Battle of Guilford Court House 1781
American forces under the command of General Greene attacked British forces commanded by General Cornwalis at Guilford Court House. The British forces won a tactical victory, but British losses were too heavy for Cornwalis' forces to bear. Thus the battle was an American win.
British General Cornwalis' planed that while Tarlelton was going after General Morgan, he would go after the larger force commanded by General Greene. Greene was aware of Cornwalis and headed North to avoid being caught by Cornwalis larger army. When word reached Cornwalis of Tarleltons defeat at the Battle of Cowpens Cornwalis was furious. Not only had Morgan's army not been crushed, he had lost only 25% of his forces. Cornwalis was now determined, more than ever, to exact revenge and crush Green and Morgan's troops. At the same time, Cornwalis was hopeful he could recapture his prisoners. Morgan did not want to give up his prisoners or supplies.
Morgan moved his army as quickly as possible to reunite with Greene's troops, which he did. Greene continued to direct his army north, while at the same time taking direct control over Morgan's troops. Greene continued masterfully. He withdrew northward, skillfully delaying Cornwalis all the way. In order to catch up with the Americans, Cornwalis burned his supply train and extra supplies. Greene retreated all the way back to Virginia, pulling Cornwalis the whole way. When it became clear that Greene and the Americans had gotten away, Cornwalis realized how exposed he was, with no supplies in hostile territory. Cornwalis began withdrawing southward. Greene and the Americans followed.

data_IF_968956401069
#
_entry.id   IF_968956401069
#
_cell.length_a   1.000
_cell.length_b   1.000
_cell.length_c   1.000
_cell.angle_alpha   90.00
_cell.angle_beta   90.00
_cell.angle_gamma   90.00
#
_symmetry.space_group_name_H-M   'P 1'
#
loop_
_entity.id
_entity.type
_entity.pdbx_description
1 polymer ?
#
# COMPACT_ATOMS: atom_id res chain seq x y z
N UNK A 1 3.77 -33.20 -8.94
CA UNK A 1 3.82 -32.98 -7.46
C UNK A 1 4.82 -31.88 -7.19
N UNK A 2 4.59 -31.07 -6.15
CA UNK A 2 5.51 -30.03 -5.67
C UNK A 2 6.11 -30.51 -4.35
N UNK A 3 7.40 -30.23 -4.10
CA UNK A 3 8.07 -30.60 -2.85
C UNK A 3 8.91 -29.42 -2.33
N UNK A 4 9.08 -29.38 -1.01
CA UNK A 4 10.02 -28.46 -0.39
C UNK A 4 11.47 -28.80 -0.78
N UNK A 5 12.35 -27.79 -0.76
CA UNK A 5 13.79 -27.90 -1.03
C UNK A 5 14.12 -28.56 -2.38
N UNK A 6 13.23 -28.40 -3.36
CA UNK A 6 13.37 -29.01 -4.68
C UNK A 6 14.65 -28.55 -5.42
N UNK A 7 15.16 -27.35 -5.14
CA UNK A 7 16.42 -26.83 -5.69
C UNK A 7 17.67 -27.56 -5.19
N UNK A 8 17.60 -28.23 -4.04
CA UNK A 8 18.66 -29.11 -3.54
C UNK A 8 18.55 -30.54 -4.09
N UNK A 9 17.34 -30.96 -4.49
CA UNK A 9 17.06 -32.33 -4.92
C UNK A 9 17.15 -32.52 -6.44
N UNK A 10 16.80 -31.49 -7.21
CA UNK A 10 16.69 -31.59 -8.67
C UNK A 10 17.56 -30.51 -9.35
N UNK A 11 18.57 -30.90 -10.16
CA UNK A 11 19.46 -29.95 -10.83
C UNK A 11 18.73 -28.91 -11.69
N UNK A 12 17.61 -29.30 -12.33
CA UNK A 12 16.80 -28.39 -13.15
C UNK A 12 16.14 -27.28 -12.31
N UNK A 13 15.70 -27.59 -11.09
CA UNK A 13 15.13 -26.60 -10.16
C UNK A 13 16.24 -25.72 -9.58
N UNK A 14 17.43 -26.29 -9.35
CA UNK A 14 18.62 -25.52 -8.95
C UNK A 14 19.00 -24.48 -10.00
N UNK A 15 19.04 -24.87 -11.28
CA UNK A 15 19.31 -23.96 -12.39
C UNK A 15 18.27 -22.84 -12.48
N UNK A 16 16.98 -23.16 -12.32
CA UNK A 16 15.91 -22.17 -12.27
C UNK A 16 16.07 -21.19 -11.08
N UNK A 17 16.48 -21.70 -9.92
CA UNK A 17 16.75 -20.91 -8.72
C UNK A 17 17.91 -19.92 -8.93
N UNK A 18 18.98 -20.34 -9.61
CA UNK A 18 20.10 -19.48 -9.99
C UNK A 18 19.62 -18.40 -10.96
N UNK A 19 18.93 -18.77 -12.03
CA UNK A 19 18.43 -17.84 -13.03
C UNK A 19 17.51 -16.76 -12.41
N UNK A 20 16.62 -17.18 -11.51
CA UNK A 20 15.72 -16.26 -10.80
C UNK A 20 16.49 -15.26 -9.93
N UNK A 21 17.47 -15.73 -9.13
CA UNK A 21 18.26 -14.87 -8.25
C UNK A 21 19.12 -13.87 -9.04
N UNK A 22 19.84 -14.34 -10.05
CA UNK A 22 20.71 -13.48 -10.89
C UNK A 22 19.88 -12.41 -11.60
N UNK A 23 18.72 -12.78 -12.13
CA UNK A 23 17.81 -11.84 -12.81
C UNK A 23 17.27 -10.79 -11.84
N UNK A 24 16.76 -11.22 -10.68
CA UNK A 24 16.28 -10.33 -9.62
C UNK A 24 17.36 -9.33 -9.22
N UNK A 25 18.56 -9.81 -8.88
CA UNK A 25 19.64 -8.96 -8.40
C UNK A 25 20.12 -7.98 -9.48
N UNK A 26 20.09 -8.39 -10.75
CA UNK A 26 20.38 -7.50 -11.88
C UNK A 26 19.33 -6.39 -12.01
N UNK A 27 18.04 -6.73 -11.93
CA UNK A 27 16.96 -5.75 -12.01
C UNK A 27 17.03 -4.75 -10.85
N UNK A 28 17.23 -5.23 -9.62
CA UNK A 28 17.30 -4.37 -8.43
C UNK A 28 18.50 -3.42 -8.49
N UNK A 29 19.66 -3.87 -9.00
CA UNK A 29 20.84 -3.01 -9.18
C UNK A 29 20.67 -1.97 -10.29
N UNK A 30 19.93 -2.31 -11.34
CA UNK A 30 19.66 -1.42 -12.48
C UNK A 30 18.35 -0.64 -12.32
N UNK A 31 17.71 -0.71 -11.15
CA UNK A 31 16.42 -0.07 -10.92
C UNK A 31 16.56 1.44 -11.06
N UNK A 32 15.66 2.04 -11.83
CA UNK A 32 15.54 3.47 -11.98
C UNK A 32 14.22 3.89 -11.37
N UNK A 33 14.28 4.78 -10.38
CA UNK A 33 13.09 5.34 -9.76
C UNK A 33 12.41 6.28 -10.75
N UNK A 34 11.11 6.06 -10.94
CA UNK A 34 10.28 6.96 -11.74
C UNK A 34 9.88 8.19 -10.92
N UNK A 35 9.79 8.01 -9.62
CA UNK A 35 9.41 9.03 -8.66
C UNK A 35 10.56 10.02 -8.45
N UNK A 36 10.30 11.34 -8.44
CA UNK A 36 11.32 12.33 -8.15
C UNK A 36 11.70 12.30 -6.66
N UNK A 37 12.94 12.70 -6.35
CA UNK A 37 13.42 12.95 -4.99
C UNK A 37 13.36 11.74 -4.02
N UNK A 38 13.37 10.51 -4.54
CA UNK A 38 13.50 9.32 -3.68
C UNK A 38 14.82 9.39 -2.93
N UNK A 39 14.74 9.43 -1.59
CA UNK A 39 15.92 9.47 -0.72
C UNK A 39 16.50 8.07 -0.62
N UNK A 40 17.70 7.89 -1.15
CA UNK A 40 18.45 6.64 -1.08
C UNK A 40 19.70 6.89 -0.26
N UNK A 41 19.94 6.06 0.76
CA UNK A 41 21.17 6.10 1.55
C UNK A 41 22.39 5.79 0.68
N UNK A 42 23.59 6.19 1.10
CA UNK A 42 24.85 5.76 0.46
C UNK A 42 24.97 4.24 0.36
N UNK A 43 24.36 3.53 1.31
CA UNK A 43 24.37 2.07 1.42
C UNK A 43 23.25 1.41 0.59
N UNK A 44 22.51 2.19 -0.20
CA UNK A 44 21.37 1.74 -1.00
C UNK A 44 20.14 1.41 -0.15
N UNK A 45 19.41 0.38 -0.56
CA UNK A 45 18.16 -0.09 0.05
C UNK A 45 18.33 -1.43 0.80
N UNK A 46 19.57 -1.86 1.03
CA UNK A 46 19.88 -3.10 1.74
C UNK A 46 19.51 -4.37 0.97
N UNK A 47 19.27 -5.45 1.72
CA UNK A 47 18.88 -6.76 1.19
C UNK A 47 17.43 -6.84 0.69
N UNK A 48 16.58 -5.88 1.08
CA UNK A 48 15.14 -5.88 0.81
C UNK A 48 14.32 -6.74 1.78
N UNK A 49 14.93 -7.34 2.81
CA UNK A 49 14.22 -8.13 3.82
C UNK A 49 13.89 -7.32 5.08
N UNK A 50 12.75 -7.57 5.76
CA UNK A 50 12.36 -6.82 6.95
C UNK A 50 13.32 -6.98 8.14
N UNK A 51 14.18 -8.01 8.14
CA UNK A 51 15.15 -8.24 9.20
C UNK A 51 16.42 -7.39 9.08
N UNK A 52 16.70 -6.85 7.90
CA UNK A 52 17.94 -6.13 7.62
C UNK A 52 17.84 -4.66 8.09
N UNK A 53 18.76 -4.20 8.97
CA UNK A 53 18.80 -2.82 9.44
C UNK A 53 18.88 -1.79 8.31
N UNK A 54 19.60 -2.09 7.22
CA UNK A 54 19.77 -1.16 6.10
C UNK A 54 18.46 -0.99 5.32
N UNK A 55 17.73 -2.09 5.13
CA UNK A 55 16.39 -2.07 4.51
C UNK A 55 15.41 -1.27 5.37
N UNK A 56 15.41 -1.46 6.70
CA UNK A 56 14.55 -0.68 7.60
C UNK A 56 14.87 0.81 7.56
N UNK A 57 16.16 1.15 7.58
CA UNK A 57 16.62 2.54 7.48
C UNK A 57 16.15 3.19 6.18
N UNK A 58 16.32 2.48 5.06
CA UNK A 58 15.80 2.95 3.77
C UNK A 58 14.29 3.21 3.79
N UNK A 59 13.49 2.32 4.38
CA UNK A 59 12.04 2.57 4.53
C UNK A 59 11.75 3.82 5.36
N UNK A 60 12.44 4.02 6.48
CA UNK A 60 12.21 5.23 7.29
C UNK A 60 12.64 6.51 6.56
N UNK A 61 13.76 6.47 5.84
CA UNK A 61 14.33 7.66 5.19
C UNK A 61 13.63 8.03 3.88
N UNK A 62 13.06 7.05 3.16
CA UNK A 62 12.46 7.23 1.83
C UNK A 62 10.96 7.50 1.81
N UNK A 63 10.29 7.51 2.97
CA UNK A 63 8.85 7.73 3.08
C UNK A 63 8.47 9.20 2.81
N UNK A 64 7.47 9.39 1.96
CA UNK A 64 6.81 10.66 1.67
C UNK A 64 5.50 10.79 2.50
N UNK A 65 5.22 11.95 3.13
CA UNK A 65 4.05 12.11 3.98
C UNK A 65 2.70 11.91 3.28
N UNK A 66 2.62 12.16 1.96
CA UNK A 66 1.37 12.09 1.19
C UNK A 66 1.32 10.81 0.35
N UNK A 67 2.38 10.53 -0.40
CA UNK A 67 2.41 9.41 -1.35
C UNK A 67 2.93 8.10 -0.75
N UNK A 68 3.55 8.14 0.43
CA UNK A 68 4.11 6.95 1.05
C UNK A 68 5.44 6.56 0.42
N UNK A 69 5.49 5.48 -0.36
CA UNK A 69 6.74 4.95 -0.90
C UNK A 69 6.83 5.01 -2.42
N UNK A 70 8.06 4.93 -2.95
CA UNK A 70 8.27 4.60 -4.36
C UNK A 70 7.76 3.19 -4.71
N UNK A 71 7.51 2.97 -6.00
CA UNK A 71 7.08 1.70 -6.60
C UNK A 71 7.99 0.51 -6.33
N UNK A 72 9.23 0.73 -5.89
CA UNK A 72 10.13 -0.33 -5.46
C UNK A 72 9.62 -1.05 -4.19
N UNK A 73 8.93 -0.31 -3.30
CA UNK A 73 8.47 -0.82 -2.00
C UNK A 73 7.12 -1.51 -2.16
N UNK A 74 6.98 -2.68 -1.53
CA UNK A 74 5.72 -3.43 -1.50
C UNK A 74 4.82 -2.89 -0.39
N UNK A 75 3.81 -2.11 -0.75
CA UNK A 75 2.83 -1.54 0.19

When the British arrived at Guilford Court House, Greene felt the time was right to fight. Greene had 4,300 troops, of which 1,600 were Continental regulars. Greene and his forces faced 2,200 British regulars. Greene had taken a card from Morgan's plan at Cowpens, and stationed the North Carolina militia in the first line. Greene told them to fire two shots, and then withdraw. They did that as the British advanced. Some fired too soon, but most waited until the British line was close enough for their actions to be effective.
Dozens of British were killed before the Americans fell back into the forest at the end of the field. The British then hit the second American line, which was waiting just inside the tree line. Heavy fighting continued for over an hour. Each side striking as hard as it could. The British lines began to buckle. Cornwalis ordered an artillery barrage, right at the line that included both his men and the Americans. The fire forced the sides to temporarily disengage, and the British troops to reform. Cornwalis was ready to reengange, but Greene decided that his men had enough that day.
The battle was a tactical victory for the British, since at the end of the battle they held the field. However, Cornwalis lost 550 of his men, compared to half that number lost for the Americans. With a few more victories like this one, Cornwalis would be without troops.